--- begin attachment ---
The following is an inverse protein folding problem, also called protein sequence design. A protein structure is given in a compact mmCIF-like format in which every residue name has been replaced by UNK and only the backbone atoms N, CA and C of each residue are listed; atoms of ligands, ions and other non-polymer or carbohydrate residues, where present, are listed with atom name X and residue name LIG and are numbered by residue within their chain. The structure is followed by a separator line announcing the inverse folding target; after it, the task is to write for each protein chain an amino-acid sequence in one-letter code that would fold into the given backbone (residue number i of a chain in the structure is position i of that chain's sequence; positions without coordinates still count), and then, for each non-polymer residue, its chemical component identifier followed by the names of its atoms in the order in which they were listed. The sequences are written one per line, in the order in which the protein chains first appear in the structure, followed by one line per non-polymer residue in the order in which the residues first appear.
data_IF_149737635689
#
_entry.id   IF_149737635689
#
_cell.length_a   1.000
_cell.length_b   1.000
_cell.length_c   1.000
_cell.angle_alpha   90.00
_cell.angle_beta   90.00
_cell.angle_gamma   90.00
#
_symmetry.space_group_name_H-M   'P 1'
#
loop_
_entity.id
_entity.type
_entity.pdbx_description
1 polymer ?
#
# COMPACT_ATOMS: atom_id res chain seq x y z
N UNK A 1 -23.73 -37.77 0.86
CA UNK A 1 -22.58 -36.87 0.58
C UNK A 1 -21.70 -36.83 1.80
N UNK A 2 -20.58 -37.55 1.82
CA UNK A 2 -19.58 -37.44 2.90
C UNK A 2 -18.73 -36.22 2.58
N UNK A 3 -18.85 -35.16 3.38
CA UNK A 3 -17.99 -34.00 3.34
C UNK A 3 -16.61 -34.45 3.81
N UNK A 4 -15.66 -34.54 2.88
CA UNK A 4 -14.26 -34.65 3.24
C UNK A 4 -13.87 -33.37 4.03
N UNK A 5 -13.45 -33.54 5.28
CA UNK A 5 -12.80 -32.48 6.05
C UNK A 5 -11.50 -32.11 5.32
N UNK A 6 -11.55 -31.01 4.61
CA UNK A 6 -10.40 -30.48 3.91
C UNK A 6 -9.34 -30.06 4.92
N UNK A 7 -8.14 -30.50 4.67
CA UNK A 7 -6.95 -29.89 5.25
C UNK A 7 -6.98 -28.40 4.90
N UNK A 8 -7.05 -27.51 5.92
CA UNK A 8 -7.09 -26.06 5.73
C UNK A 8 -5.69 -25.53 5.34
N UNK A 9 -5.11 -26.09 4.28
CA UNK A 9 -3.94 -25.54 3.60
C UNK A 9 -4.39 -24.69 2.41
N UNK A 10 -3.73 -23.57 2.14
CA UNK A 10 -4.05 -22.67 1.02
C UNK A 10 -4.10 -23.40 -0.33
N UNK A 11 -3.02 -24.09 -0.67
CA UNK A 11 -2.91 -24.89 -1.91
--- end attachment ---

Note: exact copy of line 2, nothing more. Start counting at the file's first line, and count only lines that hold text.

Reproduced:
data_IF_149737635689